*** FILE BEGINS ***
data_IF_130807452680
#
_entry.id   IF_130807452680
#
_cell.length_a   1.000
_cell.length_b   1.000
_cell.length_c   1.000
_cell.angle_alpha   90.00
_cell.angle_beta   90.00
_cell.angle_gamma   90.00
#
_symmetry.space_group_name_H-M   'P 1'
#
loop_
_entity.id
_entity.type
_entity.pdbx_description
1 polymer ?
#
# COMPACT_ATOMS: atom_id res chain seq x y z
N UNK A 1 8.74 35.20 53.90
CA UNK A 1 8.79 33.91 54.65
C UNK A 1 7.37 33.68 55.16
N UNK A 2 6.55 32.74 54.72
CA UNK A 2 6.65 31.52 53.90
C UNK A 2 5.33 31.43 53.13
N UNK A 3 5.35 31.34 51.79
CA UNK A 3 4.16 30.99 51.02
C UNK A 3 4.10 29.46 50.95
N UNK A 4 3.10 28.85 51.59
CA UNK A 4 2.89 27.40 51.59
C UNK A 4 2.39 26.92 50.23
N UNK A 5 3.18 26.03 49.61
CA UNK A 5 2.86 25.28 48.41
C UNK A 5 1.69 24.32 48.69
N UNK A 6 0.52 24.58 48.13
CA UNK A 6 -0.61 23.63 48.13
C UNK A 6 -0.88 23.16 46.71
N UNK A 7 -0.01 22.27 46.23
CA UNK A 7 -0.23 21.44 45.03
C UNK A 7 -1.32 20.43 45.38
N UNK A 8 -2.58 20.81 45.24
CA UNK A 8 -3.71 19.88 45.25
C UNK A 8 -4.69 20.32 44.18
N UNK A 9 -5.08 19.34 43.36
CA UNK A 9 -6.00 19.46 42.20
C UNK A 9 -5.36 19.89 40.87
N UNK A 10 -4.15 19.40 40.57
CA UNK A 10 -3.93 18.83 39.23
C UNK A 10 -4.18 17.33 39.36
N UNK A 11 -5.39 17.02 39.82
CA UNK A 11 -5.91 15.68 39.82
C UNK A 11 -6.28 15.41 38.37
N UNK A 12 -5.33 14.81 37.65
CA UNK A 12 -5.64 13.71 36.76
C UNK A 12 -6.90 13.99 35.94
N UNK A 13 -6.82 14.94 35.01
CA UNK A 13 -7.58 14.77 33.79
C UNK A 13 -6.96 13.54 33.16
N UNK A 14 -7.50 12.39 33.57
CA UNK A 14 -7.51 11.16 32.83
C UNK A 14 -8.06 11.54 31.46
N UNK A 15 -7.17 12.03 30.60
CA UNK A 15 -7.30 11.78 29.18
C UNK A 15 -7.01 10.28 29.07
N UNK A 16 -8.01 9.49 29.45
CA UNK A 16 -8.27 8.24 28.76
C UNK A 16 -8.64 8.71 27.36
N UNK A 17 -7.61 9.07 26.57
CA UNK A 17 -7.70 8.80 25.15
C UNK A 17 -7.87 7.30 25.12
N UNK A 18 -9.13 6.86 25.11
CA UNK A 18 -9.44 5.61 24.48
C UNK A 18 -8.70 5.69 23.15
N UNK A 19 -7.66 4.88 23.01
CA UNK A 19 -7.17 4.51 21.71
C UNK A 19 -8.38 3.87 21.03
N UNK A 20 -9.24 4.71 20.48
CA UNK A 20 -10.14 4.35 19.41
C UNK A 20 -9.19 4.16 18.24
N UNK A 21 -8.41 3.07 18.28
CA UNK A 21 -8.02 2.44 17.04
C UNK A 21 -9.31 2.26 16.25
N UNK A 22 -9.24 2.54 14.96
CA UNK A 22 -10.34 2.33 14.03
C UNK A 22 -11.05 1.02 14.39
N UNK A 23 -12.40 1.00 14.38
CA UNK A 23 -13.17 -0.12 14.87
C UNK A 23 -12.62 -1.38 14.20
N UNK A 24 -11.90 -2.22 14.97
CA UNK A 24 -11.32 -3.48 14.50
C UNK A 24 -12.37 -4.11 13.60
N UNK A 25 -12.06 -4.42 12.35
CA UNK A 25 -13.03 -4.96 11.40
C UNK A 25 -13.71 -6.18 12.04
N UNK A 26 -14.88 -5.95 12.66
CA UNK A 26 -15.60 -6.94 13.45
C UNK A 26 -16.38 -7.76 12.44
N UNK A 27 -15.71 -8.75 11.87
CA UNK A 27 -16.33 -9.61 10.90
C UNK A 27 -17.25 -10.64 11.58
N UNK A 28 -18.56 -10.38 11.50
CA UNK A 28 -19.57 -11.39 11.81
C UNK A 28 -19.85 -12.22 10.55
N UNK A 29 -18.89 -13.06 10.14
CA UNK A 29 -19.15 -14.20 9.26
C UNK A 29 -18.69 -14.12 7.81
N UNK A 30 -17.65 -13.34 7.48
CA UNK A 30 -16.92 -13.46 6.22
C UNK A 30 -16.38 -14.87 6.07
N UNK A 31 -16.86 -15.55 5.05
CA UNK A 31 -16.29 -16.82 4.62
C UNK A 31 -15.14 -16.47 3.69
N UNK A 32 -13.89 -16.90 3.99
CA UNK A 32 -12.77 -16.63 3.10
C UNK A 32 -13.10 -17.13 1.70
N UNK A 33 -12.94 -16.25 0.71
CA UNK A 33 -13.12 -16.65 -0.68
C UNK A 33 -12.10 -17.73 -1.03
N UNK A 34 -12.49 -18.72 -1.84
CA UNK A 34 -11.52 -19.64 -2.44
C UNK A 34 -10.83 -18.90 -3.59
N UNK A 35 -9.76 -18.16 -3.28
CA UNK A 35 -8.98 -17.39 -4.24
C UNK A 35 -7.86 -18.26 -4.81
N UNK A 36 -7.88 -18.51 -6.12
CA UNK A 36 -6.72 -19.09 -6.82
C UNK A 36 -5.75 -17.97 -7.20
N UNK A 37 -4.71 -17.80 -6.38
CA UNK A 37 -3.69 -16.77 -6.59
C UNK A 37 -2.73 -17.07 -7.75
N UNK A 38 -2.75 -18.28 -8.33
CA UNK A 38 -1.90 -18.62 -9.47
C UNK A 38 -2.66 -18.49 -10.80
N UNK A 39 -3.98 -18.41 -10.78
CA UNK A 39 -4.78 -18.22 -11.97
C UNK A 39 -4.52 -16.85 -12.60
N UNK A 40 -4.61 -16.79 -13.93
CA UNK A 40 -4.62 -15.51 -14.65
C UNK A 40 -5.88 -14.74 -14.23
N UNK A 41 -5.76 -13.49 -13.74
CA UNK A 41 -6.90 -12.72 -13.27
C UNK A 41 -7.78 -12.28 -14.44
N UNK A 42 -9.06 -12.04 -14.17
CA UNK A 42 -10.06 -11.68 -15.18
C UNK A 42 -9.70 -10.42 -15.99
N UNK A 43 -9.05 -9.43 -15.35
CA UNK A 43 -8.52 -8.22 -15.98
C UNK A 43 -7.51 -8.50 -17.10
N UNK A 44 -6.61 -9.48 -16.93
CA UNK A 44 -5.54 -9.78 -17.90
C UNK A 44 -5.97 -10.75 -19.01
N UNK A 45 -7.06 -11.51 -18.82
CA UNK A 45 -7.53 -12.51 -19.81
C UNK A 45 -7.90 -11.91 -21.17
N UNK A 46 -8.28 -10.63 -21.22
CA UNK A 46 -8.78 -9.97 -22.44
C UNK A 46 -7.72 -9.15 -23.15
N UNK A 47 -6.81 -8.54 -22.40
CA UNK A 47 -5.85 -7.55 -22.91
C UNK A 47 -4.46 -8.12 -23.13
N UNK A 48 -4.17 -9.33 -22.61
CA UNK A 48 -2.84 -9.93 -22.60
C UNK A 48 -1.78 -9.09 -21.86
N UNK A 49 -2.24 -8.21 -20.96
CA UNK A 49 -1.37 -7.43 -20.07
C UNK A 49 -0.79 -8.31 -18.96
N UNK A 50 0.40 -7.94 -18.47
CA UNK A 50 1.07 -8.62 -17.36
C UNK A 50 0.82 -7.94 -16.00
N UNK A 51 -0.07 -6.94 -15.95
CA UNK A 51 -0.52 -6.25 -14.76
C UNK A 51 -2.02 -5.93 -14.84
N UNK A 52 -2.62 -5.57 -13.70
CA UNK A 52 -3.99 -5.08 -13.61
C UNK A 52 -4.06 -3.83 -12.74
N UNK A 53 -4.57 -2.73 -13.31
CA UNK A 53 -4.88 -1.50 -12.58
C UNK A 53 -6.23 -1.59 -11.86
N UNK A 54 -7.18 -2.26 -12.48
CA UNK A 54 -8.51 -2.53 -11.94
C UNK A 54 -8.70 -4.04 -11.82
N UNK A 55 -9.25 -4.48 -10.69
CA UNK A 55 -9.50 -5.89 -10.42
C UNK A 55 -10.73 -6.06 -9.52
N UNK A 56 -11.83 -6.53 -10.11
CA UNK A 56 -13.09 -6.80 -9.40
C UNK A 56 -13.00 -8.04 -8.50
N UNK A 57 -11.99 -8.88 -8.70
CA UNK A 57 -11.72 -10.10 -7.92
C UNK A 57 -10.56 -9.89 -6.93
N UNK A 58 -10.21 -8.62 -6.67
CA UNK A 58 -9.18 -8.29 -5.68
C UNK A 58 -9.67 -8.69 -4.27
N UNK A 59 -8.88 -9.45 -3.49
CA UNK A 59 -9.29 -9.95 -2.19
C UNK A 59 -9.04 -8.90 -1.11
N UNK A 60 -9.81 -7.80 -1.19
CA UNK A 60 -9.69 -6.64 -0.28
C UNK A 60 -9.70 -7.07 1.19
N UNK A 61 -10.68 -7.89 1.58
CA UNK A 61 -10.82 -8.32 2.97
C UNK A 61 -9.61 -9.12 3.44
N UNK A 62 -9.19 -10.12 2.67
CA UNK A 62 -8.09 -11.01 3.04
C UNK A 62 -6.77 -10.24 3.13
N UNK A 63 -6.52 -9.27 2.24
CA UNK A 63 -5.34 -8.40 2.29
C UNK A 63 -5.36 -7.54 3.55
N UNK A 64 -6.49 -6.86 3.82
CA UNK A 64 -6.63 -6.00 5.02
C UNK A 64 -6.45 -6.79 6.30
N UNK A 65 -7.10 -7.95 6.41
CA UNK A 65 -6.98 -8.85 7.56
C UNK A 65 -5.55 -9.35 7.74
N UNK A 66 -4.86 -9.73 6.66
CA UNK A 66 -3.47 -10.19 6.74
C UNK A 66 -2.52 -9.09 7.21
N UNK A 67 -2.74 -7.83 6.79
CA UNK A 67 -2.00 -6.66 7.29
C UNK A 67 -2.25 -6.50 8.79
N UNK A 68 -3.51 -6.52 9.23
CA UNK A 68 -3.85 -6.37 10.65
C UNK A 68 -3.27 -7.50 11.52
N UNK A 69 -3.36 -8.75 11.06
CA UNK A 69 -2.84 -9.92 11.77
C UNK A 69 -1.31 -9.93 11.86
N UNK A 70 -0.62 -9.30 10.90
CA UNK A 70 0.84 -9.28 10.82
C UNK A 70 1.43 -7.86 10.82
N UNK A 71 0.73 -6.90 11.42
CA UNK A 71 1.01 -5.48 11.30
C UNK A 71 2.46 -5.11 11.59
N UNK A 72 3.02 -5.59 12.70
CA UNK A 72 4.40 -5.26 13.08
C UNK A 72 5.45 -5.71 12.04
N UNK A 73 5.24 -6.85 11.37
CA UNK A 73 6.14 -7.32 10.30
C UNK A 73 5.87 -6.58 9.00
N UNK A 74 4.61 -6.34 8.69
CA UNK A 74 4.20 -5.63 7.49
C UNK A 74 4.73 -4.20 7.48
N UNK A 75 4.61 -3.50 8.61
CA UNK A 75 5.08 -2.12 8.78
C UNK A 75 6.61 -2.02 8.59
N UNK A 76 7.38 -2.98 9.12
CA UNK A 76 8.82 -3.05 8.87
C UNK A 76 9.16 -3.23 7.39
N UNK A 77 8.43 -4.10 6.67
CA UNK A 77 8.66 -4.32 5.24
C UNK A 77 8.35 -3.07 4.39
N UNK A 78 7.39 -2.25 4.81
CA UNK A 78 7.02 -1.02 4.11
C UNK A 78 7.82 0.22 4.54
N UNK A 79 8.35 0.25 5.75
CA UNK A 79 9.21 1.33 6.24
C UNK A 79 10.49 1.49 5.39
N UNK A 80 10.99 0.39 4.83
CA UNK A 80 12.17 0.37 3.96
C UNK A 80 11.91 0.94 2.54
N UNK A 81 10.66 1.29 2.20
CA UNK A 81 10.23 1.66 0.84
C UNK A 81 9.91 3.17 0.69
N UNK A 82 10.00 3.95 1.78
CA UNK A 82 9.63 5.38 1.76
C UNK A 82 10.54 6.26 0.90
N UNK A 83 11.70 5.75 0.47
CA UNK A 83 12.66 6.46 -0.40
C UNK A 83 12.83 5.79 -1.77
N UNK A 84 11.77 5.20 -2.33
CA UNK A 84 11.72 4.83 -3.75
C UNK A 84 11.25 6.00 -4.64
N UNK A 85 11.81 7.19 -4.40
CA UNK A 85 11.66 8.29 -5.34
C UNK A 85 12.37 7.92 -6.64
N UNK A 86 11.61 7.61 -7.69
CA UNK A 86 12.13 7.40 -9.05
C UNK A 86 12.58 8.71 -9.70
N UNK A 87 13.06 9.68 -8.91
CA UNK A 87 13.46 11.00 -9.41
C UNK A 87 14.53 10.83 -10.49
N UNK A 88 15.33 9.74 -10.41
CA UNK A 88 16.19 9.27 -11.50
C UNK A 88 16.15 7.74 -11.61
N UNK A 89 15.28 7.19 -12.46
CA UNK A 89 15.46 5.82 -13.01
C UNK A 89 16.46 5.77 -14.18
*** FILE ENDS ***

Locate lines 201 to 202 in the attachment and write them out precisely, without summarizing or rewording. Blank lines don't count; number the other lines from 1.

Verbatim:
N UNK A 61 -10.68 -7.89 1.58
CA UNK A 61 -10.82 -8.32 2.97